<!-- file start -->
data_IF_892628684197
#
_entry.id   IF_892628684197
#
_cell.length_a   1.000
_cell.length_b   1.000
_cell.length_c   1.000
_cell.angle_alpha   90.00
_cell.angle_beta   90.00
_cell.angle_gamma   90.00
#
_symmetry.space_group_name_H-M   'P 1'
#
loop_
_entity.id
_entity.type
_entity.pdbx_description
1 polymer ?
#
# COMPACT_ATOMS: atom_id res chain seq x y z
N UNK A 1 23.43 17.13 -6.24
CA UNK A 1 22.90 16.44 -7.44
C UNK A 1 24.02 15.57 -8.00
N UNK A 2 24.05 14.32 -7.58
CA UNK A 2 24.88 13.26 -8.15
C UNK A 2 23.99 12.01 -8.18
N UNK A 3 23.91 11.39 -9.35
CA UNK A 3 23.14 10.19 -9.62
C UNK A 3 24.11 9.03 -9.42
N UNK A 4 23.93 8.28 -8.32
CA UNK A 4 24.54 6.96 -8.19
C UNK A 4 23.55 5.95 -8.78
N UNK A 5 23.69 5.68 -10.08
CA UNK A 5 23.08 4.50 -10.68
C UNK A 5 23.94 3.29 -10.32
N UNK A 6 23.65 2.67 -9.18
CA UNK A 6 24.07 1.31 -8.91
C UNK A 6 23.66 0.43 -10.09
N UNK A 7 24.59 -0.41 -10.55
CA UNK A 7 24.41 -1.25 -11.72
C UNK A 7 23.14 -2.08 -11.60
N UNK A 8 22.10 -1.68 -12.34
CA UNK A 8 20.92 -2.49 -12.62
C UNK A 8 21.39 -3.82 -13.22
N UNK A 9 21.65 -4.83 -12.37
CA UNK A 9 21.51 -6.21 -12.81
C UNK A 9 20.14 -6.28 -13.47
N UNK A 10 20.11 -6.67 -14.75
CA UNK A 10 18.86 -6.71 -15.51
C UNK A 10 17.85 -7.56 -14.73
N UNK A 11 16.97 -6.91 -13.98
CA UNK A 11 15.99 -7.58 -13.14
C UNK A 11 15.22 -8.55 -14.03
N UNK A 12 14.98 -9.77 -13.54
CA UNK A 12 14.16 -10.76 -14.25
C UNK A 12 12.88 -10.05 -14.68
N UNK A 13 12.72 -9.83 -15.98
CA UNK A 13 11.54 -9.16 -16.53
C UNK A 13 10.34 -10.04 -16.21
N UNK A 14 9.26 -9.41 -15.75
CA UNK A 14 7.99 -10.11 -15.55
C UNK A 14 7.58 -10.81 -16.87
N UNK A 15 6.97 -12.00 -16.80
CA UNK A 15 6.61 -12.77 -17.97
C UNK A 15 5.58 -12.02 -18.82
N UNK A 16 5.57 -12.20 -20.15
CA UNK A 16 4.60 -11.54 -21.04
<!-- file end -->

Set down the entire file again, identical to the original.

data_IF_892628684197
#
_entry.id   IF_892628684197
#
_cell.length_a   1.000
_cell.length_b   1.000
_cell.length_c   1.000
_cell.angle_alpha   90.00
_cell.angle_beta   90.00
_cell.angle_gamma   90.00
#
_symmetry.space_group_name_H-M   'P 1'
#
loop_
_entity.id
_entity.type
_entity.pdbx_description
1 polymer ?
#
# COMPACT_ATOMS: atom_id res chain seq x y z
N UNK A 1 23.43 17.13 -6.24
CA UNK A 1 22.90 16.44 -7.44
C UNK A 1 24.02 15.57 -8.00
N UNK A 2 24.05 14.32 -7.58
CA UNK A 2 24.88 13.26 -8.15
C UNK A 2 23.99 12.01 -8.18
N UNK A 3 23.91 11.39 -9.35
CA UNK A 3 23.14 10.19 -9.62
C UNK A 3 24.11 9.03 -9.42
N UNK A 4 23.93 8.28 -8.32
CA UNK A 4 24.54 6.96 -8.19
C UNK A 4 23.55 5.95 -8.78
N UNK A 5 23.69 5.68 -10.08
CA UNK A 5 23.08 4.50 -10.68
C UNK A 5 23.94 3.29 -10.32
N UNK A 6 23.65 2.67 -9.18
CA UNK A 6 24.07 1.31 -8.91
C UNK A 6 23.66 0.43 -10.09
N UNK A 7 24.59 -0.41 -10.55
CA UNK A 7 24.41 -1.25 -11.72
C UNK A 7 23.14 -2.08 -11.60
N UNK A 8 22.10 -1.68 -12.34
CA UNK A 8 20.92 -2.49 -12.62
C UNK A 8 21.39 -3.82 -13.22
N UNK A 9 21.65 -4.83 -12.37
CA UNK A 9 21.51 -6.21 -12.81
C UNK A 9 20.14 -6.28 -13.47
N UNK A 10 20.11 -6.67 -14.75
CA UNK A 10 18.86 -6.71 -15.51
C UNK A 10 17.85 -7.56 -14.73
N UNK A 11 16.97 -6.91 -13.98
CA UNK A 11 15.99 -7.58 -13.14
C UNK A 11 15.22 -8.55 -14.03
N UNK A 12 14.98 -9.77 -13.54
CA UNK A 12 14.16 -10.76 -14.25
C UNK A 12 12.88 -10.05 -14.68
N UNK A 13 12.72 -9.83 -15.98
CA UNK A 13 11.54 -9.16 -16.53
C UNK A 13 10.34 -10.04 -16.21
N UNK A 14 9.26 -9.41 -15.75
CA UNK A 14 7.99 -10.11 -15.55
C UNK A 14 7.58 -10.81 -16.87
N UNK A 15 6.97 -12.00 -16.80
CA UNK A 15 6.61 -12.77 -17.97
C UNK A 15 5.58 -12.02 -18.82
N UNK A 16 5.57 -12.20 -20.15
CA UNK A 16 4.60 -11.54 -21.04